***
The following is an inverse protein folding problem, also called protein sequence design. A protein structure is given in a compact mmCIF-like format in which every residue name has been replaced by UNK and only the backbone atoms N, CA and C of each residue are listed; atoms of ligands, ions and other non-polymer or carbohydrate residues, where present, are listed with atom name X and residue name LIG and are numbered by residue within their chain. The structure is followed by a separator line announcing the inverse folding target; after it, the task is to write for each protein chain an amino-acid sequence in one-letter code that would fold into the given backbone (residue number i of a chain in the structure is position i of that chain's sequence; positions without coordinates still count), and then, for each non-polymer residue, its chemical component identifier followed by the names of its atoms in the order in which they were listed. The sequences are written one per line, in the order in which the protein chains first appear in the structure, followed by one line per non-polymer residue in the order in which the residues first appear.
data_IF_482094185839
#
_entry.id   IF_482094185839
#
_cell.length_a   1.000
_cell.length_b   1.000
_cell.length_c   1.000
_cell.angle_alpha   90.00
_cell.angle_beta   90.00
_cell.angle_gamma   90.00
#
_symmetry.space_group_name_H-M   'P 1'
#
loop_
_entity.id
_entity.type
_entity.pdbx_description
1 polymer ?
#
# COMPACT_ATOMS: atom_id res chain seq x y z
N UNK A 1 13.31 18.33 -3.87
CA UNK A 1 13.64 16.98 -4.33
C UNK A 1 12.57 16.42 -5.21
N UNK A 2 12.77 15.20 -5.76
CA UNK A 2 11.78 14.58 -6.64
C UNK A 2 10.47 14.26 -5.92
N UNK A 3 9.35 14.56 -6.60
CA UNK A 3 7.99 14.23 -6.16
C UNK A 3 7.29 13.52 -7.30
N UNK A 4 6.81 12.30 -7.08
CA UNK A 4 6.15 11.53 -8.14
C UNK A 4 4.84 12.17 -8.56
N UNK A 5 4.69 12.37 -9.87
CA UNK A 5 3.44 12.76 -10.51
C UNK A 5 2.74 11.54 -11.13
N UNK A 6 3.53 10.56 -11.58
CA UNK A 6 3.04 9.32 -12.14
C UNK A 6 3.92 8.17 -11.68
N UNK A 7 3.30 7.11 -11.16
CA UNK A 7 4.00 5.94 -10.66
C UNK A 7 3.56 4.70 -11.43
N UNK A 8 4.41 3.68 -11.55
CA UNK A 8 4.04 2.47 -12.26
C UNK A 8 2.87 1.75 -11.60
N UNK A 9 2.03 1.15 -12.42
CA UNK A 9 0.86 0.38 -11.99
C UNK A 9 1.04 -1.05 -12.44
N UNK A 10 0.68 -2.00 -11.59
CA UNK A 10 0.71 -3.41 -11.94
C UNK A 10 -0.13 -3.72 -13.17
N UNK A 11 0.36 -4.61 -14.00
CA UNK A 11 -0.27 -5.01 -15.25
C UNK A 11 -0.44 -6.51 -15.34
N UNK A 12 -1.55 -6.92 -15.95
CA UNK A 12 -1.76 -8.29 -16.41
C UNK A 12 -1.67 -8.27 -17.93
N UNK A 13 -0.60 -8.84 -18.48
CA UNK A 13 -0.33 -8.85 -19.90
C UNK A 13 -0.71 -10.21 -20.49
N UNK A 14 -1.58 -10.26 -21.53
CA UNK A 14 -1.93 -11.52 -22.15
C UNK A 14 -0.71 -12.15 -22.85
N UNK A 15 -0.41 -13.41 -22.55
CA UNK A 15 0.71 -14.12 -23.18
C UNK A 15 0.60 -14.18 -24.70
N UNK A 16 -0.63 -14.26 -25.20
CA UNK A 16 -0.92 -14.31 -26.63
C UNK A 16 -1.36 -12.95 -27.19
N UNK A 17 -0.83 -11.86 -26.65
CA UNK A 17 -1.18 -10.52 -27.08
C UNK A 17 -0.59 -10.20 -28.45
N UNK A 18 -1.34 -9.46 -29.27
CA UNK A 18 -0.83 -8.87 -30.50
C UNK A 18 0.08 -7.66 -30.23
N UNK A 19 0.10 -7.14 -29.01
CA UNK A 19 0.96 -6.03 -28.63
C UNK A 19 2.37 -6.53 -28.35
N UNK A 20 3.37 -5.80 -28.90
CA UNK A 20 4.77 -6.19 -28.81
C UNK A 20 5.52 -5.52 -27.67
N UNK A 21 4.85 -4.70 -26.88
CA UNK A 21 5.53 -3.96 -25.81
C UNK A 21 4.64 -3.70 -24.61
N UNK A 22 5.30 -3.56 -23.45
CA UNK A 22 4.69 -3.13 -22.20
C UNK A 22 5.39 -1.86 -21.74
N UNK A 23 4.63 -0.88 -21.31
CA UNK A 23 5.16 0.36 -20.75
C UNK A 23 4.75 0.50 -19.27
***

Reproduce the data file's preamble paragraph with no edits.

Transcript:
The following is an inverse protein folding problem, also called protein sequence design. A protein structure is given in a compact mmCIF-like format in which every residue name has been replaced by UNK and only the backbone atoms N, CA and C of each residue are listed; atoms of ligands, ions and other non-polymer or carbohydrate residues, where present, are listed with atom name X and residue name LIG and are numbered by residue within their chain. The structure is followed by a separator line announcing the inverse folding target; after it, the task is to write for each protein chain an amino-acid sequence in one-letter code that would fold into the given backbone (residue number i of a chain in the structure is position i of that chain's sequence; positions without coordinates still count), and then, for each non-polymer residue, its chemical component identifier followed by the names of its atoms in the order in which they were listed. The sequences are written one per line, in the order in which the protein chains first appear in the structure, followed by one line per non-polymer residue in the order in which the residues first appear.